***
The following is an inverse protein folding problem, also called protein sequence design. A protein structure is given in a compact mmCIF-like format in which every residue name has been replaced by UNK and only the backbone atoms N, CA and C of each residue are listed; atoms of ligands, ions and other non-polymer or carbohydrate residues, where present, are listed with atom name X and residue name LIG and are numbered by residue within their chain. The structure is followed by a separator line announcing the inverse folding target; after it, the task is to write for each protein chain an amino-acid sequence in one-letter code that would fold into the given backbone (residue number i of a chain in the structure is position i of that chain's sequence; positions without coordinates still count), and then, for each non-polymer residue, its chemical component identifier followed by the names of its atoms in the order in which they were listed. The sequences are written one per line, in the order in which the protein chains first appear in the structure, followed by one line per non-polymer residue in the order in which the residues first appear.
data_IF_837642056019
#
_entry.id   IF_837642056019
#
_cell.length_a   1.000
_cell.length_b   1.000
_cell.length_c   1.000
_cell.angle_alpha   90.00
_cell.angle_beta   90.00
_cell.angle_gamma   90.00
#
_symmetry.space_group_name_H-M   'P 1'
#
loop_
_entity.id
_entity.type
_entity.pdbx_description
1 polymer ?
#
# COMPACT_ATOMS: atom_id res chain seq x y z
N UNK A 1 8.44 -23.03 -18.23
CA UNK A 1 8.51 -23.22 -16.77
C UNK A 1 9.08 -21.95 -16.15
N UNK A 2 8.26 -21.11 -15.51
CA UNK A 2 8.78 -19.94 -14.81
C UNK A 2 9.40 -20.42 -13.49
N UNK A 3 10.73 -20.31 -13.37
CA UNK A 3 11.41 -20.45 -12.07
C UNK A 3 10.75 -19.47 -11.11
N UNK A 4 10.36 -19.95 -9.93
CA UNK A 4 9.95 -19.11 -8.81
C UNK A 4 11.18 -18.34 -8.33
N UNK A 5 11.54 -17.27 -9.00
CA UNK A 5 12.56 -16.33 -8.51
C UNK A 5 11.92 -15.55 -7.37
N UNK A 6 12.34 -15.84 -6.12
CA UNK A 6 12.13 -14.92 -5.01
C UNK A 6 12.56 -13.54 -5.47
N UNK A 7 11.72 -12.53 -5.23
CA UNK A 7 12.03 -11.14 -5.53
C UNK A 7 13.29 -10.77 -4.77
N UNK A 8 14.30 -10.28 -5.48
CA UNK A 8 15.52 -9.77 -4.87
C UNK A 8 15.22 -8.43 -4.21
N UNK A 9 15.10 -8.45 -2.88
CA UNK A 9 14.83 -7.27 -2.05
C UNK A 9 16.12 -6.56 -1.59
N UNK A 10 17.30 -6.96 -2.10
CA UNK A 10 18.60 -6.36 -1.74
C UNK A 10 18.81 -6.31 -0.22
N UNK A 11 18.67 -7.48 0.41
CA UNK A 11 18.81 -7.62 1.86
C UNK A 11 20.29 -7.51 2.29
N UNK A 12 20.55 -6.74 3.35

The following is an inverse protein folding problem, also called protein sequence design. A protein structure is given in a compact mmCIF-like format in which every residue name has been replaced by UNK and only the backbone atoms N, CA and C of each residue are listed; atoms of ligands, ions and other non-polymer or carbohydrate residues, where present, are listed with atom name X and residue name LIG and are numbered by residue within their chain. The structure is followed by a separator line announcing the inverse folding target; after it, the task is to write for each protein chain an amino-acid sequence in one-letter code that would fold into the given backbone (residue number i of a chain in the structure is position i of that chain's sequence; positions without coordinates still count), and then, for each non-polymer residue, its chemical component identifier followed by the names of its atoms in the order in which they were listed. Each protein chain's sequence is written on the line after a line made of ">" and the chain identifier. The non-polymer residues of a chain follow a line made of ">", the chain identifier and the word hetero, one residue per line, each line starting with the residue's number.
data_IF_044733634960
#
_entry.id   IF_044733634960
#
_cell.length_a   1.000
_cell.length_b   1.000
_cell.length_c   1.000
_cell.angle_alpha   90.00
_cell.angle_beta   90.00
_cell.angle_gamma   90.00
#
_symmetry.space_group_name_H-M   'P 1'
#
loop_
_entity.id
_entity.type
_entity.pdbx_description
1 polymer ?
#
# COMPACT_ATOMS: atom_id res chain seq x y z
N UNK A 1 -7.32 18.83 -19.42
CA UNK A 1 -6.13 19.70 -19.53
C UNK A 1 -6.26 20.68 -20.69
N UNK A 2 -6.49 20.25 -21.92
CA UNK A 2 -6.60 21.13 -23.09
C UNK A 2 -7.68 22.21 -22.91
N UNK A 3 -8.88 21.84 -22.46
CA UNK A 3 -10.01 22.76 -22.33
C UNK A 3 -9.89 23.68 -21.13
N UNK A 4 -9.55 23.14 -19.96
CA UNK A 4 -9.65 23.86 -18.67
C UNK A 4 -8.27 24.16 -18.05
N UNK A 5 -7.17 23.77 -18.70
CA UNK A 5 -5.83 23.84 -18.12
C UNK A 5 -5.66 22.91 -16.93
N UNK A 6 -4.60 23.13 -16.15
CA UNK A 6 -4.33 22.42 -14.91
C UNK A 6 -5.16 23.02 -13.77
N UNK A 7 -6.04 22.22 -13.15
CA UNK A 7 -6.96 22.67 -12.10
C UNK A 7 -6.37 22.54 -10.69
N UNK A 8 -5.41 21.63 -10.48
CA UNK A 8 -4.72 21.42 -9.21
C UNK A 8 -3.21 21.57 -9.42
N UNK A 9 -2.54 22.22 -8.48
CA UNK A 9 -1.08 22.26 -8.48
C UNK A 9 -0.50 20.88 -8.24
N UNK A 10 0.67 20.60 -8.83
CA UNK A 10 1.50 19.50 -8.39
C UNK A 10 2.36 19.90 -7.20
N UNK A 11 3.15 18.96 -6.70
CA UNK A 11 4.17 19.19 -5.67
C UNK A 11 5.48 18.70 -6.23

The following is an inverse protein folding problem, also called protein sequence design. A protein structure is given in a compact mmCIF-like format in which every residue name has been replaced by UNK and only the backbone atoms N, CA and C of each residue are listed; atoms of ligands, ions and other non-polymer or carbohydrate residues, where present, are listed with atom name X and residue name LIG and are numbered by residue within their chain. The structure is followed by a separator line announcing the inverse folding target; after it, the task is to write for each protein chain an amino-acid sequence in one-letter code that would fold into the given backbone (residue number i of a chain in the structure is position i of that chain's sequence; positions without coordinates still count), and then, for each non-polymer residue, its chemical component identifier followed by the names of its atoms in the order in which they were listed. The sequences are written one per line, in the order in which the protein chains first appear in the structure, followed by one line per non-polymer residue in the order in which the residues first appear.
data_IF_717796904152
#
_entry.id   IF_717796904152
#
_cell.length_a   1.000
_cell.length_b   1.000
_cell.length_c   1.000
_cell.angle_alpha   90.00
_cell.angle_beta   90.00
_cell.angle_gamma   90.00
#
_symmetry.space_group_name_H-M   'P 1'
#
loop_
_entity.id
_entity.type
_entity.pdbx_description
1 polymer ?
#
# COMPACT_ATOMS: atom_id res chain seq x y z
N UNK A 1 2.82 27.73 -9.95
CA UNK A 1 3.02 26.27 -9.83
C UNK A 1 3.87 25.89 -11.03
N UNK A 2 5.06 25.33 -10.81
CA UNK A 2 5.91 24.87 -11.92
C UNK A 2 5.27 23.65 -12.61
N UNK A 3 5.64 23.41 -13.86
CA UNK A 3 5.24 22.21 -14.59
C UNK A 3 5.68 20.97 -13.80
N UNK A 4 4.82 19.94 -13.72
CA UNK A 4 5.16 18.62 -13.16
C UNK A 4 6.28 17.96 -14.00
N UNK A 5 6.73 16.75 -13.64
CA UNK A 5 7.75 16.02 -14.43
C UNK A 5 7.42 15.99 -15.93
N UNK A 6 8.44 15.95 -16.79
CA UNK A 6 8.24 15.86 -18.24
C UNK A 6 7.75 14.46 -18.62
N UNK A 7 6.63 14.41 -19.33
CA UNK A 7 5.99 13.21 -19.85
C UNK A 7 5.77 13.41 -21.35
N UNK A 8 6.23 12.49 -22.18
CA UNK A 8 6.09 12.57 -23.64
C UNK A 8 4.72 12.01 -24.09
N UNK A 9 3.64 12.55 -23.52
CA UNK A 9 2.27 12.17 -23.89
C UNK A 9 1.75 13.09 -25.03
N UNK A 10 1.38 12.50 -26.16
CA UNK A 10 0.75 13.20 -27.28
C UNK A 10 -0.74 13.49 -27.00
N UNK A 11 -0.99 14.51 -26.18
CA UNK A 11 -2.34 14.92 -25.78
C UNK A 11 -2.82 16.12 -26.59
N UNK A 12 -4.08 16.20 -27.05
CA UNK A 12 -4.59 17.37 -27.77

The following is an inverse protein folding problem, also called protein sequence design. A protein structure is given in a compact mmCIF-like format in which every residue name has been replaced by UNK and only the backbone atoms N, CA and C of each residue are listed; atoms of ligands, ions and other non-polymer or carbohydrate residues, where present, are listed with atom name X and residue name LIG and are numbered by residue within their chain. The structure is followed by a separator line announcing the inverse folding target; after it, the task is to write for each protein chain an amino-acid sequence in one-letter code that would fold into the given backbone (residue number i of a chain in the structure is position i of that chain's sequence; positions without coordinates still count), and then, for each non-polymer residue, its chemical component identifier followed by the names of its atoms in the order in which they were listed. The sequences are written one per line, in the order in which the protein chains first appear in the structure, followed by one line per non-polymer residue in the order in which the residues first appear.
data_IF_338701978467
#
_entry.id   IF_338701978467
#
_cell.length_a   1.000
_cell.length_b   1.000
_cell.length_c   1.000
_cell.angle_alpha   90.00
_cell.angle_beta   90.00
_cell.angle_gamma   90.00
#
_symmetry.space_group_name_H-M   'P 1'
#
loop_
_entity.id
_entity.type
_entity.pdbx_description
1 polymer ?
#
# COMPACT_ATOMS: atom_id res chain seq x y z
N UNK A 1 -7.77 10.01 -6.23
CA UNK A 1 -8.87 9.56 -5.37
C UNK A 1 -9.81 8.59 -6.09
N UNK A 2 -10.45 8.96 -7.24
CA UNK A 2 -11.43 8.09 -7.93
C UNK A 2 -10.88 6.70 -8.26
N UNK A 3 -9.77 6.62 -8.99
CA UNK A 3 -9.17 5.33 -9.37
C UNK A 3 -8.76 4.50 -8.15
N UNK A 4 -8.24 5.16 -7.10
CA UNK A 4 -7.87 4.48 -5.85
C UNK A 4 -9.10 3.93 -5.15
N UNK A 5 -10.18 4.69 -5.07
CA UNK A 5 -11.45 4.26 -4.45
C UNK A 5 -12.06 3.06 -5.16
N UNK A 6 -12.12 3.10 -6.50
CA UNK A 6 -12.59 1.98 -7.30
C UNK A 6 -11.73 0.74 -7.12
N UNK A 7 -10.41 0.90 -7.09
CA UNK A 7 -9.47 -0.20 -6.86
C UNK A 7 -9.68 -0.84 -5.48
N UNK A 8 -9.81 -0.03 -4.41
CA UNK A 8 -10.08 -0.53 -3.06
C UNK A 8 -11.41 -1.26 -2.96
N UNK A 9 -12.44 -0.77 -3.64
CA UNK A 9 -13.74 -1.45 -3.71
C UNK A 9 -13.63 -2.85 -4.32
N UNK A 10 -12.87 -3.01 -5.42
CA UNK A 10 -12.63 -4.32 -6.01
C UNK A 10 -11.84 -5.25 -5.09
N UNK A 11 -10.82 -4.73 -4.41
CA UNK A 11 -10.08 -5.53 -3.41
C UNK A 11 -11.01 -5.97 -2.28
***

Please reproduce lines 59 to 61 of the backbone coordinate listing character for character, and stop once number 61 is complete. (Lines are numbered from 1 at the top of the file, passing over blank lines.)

_entry.id   IF_044733634960
#
_cell.length_a   1.000